Spoken English gets boost from Finland’s Tutor Tigers
It’s not what you say, it’s how you say it. A Finnish startup believes it has found a way to help millions of non-native English speakers with their pronunciation.
Tutor Tigers is an online service designed to help second-language English speakers learn and sharpen their skills.
“Schools often only have time to teach the basics of grammar and vocabulary,” says CEO Kai Lemmetty.
“The coaching of pronunciation skills requires a level of personal attention from teachers that is rarely possible. This gap creates a huge demand for language learning from students and graduates. “
Prospective students log in to the website and take the starting test before registering for a tutorial, an hour-long Skype call, with professionally accredited native English speakers. The company analyses the recordings so each tutorial has a small group of learners who have similar test results.
The students read out loud an online article, taking turns to read one sentence at a time with the tutors correcting mistakes.
After five tutorials, they can take the starting test again and see how they have improved.
“The idea came to me when I was travelling in Vietnam,” says Lemmetty. “I noticed people knew a lot of complex words, and they had really good grammar and understood how to build sentences but they couldn’t pronounce stuff. “
Remembering how he had learned English at school, reading through a text with the teacher, Lemmetty reasoned that tutor and pupil did not need to be face to face and that he could bring the practice online.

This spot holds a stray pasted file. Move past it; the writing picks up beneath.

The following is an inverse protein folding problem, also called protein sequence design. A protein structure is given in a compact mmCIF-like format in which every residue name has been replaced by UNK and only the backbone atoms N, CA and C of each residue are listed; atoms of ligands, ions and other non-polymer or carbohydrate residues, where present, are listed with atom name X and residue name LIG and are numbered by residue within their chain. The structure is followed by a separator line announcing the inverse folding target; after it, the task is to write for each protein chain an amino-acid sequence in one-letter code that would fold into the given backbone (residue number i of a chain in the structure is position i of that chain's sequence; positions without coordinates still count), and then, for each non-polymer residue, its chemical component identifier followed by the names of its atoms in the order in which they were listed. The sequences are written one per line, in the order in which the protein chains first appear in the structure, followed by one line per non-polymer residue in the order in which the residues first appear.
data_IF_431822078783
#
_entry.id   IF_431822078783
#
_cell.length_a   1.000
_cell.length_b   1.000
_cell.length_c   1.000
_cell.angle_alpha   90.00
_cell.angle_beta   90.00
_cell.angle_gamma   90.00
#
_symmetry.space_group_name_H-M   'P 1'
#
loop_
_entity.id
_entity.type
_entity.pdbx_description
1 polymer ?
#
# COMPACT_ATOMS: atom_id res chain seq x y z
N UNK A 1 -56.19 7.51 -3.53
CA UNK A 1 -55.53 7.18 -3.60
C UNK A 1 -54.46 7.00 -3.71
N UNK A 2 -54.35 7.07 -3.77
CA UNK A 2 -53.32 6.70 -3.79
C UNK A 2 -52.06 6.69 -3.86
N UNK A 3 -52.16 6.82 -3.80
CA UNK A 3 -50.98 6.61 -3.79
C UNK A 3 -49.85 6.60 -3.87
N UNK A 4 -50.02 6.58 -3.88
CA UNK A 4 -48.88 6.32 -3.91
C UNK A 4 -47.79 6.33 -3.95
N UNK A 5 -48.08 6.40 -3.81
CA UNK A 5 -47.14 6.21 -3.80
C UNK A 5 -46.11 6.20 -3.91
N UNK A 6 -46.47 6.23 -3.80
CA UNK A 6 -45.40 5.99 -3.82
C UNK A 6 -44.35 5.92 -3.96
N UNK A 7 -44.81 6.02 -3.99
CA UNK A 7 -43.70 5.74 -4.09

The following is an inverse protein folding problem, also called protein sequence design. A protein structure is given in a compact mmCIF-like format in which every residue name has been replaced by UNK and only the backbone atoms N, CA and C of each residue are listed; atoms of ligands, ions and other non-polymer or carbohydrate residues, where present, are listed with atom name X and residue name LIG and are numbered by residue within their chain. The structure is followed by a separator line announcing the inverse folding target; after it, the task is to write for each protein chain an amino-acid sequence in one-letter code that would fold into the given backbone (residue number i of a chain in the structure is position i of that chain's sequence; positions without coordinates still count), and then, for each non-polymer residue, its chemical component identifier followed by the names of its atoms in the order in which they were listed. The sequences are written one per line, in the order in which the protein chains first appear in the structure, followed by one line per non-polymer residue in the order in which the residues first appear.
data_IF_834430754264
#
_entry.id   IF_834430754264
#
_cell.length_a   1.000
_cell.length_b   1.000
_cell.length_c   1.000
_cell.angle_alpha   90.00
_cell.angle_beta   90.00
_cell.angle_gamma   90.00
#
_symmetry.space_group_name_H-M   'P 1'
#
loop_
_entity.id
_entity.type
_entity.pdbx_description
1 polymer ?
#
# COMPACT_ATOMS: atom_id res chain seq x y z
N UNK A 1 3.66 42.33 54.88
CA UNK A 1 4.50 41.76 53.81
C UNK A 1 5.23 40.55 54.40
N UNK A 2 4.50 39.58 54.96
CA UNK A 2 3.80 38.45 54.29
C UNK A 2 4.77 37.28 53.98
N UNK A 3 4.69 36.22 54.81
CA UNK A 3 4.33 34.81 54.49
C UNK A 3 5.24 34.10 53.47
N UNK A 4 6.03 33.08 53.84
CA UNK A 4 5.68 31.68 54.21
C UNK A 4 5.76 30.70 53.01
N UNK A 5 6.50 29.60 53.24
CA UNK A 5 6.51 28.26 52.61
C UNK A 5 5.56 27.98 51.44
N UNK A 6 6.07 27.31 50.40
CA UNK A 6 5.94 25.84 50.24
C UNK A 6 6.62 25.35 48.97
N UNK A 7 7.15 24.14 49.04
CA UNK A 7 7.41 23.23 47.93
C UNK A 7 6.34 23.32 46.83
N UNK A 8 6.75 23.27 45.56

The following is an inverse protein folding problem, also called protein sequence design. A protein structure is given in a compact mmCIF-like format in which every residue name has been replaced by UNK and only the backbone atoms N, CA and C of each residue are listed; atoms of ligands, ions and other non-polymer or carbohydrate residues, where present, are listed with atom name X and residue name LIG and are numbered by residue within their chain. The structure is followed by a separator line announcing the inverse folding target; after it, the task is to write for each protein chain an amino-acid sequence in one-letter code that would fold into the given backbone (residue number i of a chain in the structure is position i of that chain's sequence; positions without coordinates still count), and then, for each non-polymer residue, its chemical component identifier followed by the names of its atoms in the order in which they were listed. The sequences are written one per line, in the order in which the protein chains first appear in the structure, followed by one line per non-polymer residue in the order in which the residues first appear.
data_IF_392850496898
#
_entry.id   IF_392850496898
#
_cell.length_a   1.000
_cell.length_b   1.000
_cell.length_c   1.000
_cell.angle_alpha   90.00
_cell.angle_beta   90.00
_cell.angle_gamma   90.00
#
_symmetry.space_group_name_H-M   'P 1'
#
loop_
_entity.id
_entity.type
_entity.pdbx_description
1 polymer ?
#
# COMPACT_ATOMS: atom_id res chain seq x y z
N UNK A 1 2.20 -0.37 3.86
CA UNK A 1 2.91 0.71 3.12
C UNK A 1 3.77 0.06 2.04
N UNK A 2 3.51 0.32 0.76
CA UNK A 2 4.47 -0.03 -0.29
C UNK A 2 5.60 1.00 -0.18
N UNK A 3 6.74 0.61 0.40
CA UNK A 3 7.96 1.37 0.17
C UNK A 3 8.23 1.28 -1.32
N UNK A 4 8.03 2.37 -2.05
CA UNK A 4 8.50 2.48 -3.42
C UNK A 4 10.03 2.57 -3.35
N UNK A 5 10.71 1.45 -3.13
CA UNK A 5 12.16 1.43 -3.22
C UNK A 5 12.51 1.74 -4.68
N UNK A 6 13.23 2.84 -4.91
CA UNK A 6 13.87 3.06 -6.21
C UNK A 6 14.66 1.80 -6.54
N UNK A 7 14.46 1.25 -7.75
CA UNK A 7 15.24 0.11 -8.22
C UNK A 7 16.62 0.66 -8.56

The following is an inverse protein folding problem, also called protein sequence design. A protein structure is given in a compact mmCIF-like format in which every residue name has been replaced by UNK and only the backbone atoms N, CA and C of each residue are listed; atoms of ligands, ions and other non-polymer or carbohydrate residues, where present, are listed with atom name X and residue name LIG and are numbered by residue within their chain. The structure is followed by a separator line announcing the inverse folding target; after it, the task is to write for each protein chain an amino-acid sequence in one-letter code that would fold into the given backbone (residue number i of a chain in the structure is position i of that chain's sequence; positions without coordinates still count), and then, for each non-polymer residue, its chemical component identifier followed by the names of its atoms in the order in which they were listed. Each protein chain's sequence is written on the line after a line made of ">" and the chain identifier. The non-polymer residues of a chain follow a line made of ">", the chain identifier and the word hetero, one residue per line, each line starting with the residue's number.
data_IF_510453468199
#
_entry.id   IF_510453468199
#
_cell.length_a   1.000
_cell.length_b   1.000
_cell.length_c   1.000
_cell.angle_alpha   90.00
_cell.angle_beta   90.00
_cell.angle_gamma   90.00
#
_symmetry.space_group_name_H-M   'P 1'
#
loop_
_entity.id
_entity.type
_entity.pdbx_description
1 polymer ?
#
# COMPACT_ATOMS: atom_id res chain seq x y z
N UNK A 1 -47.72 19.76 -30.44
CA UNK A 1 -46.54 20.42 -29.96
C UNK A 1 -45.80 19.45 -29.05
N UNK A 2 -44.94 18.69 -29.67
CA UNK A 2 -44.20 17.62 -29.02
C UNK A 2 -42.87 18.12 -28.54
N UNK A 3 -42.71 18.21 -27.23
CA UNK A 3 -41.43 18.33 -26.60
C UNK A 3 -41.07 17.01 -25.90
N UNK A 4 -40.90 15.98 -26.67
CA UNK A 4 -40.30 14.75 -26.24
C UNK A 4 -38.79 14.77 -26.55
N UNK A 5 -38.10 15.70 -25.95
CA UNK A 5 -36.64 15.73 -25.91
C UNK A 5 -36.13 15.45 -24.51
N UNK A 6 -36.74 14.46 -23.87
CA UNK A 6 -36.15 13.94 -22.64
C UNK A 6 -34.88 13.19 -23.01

The company charges five dollars for each tutorial, paying the teachers for their hours and taking a cut.
The service is currently operating in Ho Chi Minh City in Vietnam where more than 1 000 students have signed up. From Vietnam, Tutor Tigers hopes to expand to other key markets in China and Southeast Asia.
“The demand for English language learning is huge in Vietnam,” says Lemmetty. “Also, due to their own language being very different from English, they have a lot of work to do in learning to pronounce correctly.”
“We hope that in two or three years we have started operating globally, helping people improve pronunciation in different countries. Asia is the biggest market for us but we think this is a global issue.”
Lemmetty says that although the company is focusing entirely on English for now, other languages are definitely an option in the future.
Text: Vincent Landon
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